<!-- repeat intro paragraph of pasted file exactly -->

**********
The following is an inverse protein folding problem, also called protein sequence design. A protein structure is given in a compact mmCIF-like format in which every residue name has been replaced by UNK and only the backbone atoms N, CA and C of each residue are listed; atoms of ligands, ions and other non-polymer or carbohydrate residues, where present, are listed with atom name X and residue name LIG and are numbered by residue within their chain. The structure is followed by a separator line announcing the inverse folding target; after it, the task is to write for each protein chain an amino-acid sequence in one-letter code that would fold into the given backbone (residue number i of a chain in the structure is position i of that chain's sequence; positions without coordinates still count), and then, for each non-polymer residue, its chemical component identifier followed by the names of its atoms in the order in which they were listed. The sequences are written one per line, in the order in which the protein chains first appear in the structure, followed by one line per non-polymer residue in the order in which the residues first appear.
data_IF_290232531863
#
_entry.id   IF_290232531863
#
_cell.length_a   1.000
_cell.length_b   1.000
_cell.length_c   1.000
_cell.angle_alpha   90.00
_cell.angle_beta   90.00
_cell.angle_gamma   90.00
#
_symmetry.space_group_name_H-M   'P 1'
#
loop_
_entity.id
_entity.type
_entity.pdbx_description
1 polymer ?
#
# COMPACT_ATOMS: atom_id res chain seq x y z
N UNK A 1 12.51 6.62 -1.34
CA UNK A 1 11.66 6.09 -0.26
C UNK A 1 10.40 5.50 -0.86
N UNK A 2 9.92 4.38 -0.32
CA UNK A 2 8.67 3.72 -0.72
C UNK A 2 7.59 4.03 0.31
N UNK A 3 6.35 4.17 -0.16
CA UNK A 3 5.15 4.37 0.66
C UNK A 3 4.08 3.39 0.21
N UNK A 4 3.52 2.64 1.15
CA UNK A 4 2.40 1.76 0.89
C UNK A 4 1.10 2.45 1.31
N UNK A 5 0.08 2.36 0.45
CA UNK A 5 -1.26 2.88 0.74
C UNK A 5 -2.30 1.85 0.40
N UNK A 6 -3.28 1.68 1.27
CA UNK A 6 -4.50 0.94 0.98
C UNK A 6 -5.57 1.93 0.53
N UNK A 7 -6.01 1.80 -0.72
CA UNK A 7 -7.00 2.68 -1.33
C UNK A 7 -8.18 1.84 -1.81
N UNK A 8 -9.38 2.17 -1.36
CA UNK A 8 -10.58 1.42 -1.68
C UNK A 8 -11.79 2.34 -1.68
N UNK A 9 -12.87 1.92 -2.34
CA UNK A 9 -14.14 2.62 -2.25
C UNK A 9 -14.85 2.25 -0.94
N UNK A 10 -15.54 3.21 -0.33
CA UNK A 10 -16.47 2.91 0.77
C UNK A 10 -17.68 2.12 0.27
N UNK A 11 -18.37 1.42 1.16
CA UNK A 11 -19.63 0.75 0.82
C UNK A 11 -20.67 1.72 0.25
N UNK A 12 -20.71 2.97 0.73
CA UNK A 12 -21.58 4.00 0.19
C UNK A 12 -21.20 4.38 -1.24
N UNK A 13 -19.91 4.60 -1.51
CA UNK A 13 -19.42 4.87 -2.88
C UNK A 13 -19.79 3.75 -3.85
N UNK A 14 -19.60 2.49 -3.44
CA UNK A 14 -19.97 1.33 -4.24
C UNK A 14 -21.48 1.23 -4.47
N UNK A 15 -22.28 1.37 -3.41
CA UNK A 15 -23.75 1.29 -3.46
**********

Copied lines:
The following is an inverse protein folding problem, also called protein sequence design. A protein structure is given in a compact mmCIF-like format in which every residue name has been replaced by UNK and only the backbone atoms N, CA and C of each residue are listed; atoms of ligands, ions and other non-polymer or carbohydrate residues, where present, are listed with atom name X and residue name LIG and are numbered by residue within their chain. The structure is followed by a separator line announcing the inverse folding target; after it, the task is to write for each protein chain an amino-acid sequence in one-letter code that would fold into the given backbone (residue number i of a chain in the structure is position i of that chain's sequence; positions without coordinates still count), and then, for each non-polymer residue, its chemical component identifier followed by the names of its atoms in the order in which they were listed. The sequences are written one per line, in the order in which the protein chains first appear in the structure, followed by one line per non-polymer residue in the order in which the residues first appear.